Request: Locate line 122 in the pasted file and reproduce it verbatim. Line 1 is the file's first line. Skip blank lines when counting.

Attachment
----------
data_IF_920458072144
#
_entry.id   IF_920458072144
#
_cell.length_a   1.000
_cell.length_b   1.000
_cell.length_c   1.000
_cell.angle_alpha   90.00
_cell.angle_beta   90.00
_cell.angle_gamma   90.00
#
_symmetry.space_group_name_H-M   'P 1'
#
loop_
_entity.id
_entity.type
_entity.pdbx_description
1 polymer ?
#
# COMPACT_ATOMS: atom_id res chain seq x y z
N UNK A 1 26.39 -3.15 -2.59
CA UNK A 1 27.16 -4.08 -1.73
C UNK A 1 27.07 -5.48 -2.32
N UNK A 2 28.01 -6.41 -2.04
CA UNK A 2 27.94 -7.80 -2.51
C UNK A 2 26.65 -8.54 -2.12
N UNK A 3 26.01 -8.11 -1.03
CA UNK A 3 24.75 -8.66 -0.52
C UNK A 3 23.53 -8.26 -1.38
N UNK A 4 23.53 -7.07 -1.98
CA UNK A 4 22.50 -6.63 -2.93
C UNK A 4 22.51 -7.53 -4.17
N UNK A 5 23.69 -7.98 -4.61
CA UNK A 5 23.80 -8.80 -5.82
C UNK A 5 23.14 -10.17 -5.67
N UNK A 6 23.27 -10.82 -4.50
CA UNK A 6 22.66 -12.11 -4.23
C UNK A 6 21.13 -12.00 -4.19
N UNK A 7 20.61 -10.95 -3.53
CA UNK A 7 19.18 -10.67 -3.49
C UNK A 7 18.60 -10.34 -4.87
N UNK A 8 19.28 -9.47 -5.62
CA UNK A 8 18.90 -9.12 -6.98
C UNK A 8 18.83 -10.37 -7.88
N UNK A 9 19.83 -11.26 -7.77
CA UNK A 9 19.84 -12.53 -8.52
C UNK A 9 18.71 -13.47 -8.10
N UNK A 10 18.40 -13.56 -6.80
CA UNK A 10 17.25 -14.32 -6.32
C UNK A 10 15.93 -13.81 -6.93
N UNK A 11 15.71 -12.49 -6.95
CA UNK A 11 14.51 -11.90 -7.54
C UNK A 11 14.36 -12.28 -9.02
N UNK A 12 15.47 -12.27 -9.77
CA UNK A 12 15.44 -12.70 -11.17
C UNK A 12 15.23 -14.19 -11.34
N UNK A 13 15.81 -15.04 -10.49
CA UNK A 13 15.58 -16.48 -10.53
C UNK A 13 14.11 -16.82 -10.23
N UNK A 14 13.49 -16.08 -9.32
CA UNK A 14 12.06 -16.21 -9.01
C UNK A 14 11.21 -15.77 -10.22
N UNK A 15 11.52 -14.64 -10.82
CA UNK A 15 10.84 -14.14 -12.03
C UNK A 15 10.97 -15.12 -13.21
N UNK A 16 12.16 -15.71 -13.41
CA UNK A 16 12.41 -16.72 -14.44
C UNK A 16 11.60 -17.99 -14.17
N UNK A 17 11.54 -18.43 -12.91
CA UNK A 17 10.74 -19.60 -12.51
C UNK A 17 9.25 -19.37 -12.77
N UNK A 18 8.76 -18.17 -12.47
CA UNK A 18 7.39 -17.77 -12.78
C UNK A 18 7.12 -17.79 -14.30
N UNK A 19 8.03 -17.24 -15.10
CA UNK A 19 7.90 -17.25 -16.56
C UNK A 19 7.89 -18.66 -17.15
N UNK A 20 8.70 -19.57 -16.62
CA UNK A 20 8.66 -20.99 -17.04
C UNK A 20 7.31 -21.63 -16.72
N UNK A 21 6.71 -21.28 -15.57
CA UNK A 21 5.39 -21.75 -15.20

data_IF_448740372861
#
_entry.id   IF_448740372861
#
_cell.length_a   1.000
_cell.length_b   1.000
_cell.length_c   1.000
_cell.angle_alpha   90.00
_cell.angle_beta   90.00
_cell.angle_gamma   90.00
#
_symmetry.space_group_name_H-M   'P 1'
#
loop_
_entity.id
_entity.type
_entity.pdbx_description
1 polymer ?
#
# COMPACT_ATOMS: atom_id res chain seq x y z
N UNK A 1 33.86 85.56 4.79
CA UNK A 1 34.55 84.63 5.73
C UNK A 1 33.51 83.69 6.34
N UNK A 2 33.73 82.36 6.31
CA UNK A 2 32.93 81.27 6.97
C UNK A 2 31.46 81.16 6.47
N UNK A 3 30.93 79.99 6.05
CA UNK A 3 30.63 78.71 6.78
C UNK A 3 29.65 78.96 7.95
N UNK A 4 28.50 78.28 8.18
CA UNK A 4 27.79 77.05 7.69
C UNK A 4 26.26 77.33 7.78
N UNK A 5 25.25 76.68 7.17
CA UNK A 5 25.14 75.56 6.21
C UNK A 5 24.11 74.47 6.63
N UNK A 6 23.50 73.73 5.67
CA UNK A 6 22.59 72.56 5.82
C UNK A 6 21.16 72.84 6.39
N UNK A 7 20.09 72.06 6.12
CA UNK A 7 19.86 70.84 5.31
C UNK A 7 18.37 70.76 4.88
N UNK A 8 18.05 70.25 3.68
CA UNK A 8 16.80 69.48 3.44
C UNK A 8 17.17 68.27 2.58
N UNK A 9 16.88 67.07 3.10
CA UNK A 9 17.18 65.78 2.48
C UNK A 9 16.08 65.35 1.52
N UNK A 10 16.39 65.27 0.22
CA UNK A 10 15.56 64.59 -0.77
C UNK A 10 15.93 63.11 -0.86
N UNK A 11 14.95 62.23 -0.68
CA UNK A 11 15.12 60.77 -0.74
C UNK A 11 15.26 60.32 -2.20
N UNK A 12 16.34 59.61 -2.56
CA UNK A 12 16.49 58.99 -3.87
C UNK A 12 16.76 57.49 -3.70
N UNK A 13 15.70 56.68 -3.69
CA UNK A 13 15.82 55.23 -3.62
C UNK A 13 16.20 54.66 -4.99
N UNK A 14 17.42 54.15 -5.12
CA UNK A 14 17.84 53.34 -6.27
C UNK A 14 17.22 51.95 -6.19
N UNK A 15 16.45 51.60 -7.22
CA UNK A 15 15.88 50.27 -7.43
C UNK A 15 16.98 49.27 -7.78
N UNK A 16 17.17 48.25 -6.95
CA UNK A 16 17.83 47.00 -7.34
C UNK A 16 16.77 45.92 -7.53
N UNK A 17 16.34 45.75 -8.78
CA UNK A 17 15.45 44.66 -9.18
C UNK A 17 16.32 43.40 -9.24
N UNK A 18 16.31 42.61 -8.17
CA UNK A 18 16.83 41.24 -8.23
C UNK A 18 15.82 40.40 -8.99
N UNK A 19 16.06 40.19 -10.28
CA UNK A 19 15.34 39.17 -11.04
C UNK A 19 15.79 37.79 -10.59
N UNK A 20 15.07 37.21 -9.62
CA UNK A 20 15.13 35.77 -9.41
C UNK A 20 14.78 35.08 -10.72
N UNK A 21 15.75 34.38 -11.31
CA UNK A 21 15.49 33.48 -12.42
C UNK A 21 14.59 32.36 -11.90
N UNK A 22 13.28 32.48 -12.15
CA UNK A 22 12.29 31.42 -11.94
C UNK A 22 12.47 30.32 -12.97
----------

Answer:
CA UNK A 7 19.86 70.84 5.31